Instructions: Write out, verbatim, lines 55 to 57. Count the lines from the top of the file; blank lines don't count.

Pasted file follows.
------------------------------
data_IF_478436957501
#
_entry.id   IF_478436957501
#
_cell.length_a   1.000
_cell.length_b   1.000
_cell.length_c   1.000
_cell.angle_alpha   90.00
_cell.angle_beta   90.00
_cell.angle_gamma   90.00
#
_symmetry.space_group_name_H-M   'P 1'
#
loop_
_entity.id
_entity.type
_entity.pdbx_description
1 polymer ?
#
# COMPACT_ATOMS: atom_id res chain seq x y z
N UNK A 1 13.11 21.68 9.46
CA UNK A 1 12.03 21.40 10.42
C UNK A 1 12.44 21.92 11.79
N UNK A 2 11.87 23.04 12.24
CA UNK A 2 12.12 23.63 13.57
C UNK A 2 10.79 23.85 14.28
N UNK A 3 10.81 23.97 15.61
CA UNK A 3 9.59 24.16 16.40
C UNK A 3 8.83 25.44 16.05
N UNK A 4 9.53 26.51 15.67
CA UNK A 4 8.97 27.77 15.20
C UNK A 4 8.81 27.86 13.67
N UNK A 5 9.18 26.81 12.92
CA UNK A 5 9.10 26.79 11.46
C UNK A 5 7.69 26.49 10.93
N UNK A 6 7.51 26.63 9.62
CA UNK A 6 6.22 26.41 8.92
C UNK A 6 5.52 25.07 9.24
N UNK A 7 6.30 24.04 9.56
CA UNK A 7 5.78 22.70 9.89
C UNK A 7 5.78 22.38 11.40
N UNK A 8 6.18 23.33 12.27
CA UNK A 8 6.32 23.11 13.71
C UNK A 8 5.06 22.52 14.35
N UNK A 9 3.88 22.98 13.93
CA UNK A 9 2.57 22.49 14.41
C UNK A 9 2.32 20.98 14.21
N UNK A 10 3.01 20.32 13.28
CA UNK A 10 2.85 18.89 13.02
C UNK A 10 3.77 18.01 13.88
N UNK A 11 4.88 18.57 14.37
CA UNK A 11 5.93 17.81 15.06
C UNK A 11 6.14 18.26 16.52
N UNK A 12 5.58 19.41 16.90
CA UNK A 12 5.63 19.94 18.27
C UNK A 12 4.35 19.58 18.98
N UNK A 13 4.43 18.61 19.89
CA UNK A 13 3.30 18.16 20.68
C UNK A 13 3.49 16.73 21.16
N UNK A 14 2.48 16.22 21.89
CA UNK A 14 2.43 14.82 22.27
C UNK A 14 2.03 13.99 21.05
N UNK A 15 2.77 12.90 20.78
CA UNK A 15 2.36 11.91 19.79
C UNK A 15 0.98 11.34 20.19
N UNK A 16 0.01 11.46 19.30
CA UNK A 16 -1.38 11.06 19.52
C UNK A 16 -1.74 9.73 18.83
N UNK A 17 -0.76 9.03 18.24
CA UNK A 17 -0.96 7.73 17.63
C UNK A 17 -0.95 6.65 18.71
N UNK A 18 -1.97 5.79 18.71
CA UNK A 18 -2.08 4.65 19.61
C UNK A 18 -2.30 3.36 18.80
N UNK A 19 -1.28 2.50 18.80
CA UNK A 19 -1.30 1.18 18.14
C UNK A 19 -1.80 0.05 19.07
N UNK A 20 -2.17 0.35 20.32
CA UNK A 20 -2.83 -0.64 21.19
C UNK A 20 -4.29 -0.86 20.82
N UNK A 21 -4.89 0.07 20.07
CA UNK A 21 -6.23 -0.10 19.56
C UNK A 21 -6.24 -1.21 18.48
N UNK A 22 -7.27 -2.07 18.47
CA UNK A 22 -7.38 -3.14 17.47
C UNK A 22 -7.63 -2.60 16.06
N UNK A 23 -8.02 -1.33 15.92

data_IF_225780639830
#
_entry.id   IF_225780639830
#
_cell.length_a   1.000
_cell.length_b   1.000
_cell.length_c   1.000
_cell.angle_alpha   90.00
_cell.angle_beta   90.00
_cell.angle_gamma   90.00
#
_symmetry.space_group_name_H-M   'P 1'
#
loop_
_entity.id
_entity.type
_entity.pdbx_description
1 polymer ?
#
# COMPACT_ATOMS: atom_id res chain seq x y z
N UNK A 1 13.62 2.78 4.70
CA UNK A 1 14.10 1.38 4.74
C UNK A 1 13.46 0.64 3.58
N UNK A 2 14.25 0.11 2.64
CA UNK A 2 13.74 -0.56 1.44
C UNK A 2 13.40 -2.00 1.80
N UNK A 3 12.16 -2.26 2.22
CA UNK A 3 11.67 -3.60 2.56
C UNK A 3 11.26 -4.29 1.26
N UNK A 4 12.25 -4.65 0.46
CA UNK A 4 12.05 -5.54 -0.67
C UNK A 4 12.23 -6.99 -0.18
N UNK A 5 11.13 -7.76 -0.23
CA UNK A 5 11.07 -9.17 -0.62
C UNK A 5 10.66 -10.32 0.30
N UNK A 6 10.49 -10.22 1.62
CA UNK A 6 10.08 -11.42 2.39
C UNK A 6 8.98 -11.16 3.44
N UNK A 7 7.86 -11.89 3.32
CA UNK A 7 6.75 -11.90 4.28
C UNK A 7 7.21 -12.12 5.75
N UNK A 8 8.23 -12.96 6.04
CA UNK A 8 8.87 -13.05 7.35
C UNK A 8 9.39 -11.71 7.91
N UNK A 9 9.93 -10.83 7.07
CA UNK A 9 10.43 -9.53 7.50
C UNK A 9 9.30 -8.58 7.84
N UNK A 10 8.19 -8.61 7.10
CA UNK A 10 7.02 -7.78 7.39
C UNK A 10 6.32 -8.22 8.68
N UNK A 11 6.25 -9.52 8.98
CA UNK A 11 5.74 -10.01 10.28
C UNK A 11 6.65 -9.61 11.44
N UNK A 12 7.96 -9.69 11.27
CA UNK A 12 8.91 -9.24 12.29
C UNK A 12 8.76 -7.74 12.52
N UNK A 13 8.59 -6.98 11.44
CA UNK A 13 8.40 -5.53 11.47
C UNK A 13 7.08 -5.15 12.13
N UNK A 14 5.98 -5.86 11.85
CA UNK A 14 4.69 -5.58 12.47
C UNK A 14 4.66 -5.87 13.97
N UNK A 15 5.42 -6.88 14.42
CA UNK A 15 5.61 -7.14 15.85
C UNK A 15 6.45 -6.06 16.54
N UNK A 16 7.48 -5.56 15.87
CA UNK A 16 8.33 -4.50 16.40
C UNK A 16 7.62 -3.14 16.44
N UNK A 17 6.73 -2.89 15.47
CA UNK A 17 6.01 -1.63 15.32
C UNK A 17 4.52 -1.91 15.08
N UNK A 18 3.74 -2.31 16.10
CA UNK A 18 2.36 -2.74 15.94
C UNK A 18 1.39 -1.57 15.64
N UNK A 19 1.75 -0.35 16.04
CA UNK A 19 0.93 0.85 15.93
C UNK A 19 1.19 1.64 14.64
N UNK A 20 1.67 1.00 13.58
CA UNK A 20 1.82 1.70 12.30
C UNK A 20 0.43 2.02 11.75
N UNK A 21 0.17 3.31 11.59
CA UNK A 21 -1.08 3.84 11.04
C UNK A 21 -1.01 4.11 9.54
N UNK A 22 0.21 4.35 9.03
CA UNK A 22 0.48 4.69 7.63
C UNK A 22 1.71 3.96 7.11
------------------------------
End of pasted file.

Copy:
CA UNK A 12 5.63 19.94 18.27
C UNK A 12 4.35 19.58 18.98
N UNK A 13 4.43 18.61 19.89